Each year, thanks to the generosity of artist Marion Cilker, San Jose State University and the Santa Clara County Office of Education host two days of inspiration for both pre-service and in-service arts educators. KQED will be there to present a workshop about KQED Art School, and other presenters include SFMOMA, AXIS Dance, and TheaterWorks of Silicon Valley.
KQED Education is looking for science educators to participate in a study of our online professional development materials. These online training modules are designed to teach educators how to use and create media in their secondary science classrooms. We would like to refine and expand these online training offerings, and need your feedback to do […]
How does the ear collect sound? Does the shape of the ear matter for hearing? Can you really hear someone talking through two tin cans connected by a string? There are countless questions that can be investigated by studying the science of sound. According to the Next Generation Science Standards, first and fourth grade students […]
“I live in the country of California.” I heard this statement from one of my third graders after a geography study and disappointedly, it wasn’t a true/false game. Learning geography and its terminology may be abstract for a young student who hasn’t traveled further than his neighborhood block. Reading maps can also be complicated. Having […]
Young children love learning about the natural world. And, as educators, we want students to care about the world by studying and learning from it. But a nature study may only happen on a field trip or through the lens of a class-made biosphere. The schoolyard itself or a walk along the school boundaries doesn’t […]
Working with pattern blocks, tangrams, and 3D shapes are part of every elementary teacher’s geometry curriculum. But have you ever gone outdoors and observed nature’s design? The natural world is filled with geometric patterns. The sunflower, pine cone, and pineapple are examples where you’ll see the Fibonnaci sequence. Lightning, arteries, and river deltas are examples […]
Some of the best adventures take place in our own backyard! This summer, motivate your intrepid backyard explorers with PBS LearningMedia’s collection of free lesson plans, videos, and interactive games that explore the buzzing, slithering, burrowing world of insects and critters. Use these resources to enhance everyday learning opportunities and to reinforce key concepts in […]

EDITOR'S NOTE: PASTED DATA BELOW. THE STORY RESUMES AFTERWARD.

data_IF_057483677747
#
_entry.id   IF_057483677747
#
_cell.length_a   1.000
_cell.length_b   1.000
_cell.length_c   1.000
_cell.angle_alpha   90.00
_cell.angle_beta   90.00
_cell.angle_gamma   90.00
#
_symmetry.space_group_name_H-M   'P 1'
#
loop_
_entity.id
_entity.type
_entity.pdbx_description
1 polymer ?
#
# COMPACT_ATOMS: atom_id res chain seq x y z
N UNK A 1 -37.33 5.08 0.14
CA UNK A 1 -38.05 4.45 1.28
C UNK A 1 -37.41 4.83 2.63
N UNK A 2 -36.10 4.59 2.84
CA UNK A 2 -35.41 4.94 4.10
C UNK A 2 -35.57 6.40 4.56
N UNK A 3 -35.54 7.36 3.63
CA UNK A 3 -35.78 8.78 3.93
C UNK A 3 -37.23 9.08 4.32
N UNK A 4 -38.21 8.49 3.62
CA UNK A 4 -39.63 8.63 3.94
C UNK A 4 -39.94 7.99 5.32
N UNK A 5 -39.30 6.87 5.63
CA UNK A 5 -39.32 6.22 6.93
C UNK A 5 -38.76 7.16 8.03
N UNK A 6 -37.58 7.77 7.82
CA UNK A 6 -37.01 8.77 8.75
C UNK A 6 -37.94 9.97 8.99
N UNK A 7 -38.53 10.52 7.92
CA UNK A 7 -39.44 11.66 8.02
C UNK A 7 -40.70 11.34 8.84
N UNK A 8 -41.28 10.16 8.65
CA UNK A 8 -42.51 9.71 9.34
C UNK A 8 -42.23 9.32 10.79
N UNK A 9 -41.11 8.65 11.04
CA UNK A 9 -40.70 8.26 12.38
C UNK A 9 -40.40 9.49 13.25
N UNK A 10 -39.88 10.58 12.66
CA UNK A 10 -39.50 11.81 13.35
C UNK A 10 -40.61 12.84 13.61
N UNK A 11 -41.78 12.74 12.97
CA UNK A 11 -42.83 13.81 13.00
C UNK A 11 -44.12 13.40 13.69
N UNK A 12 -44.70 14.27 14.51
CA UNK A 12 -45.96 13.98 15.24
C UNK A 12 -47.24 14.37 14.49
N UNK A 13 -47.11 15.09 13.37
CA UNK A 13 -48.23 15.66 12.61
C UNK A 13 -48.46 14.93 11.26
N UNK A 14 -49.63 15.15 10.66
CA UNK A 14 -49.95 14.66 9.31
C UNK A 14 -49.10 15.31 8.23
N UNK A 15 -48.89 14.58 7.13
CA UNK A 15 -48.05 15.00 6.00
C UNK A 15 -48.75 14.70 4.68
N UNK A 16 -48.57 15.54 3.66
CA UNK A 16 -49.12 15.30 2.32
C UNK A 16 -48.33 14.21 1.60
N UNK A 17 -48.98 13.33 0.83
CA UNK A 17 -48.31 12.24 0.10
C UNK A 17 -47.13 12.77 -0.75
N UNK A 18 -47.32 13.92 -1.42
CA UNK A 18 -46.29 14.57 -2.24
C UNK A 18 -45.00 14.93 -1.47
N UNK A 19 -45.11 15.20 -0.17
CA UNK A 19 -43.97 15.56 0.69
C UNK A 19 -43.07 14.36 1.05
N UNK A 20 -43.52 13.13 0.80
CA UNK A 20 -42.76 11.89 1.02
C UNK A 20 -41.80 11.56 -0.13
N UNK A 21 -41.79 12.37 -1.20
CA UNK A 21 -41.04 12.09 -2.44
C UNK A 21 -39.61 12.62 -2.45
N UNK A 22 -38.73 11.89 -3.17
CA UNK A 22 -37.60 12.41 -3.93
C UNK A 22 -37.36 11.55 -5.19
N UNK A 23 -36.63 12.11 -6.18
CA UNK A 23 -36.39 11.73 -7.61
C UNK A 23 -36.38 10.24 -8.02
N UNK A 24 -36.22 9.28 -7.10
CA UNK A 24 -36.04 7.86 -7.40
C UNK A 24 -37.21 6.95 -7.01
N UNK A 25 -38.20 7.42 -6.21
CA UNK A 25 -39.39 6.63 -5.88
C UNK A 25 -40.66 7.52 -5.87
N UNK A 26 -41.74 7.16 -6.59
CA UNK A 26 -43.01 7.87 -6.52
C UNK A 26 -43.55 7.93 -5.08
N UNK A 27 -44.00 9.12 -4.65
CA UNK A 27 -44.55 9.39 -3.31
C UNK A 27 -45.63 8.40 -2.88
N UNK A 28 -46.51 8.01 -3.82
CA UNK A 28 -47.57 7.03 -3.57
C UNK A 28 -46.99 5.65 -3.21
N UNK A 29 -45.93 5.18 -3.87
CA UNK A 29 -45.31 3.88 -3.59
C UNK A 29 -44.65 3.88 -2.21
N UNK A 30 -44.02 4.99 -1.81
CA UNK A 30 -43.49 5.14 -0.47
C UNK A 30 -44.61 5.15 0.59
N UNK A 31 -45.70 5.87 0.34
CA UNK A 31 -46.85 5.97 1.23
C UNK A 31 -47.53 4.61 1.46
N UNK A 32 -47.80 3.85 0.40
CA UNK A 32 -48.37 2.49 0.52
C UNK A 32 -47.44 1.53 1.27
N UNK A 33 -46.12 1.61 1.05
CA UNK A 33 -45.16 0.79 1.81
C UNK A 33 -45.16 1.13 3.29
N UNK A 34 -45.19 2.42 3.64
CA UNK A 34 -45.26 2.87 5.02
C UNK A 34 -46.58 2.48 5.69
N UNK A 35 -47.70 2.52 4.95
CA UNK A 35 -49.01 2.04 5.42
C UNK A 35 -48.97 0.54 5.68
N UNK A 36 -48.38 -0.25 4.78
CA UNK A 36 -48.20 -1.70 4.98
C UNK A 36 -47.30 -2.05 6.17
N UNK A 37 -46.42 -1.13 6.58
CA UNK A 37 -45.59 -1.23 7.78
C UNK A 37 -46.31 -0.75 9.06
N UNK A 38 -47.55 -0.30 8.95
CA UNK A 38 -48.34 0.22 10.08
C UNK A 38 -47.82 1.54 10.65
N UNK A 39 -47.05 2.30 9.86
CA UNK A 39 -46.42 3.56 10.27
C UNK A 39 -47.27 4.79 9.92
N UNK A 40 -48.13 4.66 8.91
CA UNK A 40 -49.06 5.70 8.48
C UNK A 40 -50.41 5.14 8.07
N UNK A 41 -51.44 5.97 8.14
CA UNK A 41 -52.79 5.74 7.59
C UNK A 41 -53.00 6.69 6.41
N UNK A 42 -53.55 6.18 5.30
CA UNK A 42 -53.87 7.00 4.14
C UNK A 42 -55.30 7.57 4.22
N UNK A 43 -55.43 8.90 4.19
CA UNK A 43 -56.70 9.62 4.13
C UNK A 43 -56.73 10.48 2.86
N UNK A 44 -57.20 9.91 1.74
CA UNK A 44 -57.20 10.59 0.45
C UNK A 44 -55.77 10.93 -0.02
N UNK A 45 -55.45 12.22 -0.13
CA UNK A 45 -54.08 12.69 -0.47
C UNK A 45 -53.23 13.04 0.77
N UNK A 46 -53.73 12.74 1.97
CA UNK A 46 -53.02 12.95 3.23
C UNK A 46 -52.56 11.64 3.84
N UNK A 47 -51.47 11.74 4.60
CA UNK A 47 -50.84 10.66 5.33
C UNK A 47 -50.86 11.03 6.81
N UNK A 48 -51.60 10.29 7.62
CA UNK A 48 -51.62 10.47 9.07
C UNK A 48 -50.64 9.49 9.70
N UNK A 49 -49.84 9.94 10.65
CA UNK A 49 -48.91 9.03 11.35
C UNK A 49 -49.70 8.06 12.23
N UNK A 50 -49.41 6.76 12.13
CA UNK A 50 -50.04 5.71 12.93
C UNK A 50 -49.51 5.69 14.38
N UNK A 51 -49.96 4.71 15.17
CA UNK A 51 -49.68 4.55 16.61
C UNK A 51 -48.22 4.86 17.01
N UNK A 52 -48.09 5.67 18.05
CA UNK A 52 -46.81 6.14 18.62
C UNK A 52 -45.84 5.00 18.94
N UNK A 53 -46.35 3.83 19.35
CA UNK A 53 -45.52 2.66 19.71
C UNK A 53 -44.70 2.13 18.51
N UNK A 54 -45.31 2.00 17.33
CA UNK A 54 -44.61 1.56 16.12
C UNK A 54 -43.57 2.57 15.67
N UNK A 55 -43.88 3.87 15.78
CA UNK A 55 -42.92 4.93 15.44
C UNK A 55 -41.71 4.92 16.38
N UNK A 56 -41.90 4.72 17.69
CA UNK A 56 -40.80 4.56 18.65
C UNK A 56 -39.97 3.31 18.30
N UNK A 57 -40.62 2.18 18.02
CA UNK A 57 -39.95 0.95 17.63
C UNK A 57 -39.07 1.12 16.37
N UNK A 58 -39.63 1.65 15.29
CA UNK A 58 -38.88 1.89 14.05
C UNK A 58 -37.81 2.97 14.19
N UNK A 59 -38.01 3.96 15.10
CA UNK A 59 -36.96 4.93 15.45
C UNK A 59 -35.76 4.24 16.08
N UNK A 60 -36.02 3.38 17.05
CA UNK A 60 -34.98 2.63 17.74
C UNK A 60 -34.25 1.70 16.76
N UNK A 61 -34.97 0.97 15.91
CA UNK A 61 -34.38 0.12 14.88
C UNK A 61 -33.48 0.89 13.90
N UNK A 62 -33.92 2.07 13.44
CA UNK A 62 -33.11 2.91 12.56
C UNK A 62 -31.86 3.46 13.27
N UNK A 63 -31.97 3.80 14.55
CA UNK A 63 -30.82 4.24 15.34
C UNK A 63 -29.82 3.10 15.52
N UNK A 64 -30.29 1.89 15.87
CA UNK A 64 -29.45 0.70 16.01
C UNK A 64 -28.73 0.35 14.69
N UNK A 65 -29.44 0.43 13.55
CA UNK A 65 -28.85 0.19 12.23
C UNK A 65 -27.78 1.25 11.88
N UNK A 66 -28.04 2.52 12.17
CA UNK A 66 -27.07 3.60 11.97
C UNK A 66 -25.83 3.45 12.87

As science educators, we know how important critical thinking and new technology skills are in the scientific community. The ability to question and make sense of the world around us is a skill we value highly in the scientific world. We recognize that if our students are going to become the next scientific innovators and responsible citizens, they need, skills to gather and evaluate data, make informed decisions, and communicate their ideas to others.
When you hear crickets chirping or birds tweeting, do you wonder what it all means? From orcas and shrimps to beetles and chimpanzees, every species communicates verbally or non-verbally to transmit information to others. The cues could signal courtship and mating, the approach of predators, territorial boundaries, a food source, or pure joy. To the […]
Biotechnology is a rapidly growing field that uses research tools from biology and chemistry to find solutions to current scientific problems. Some biotechnology professionals look for the genetic basis of disease or factors that affect lifespan. Others focus on solving food shortages, the climate crisis, or criminal investigations. There is a broad assortment of biotechnology […]
Are you interested in having students learn outdoors–beyond the classroom walls? The Bay Area’s diverse ecological landscape is an ideal place for students to develop their understanding of the environment, its importance to our lives and our effects upon it. Join SFUSD and the San Francisco Science, Sustainability, Stewardship (4S) Collaborative as they host the […]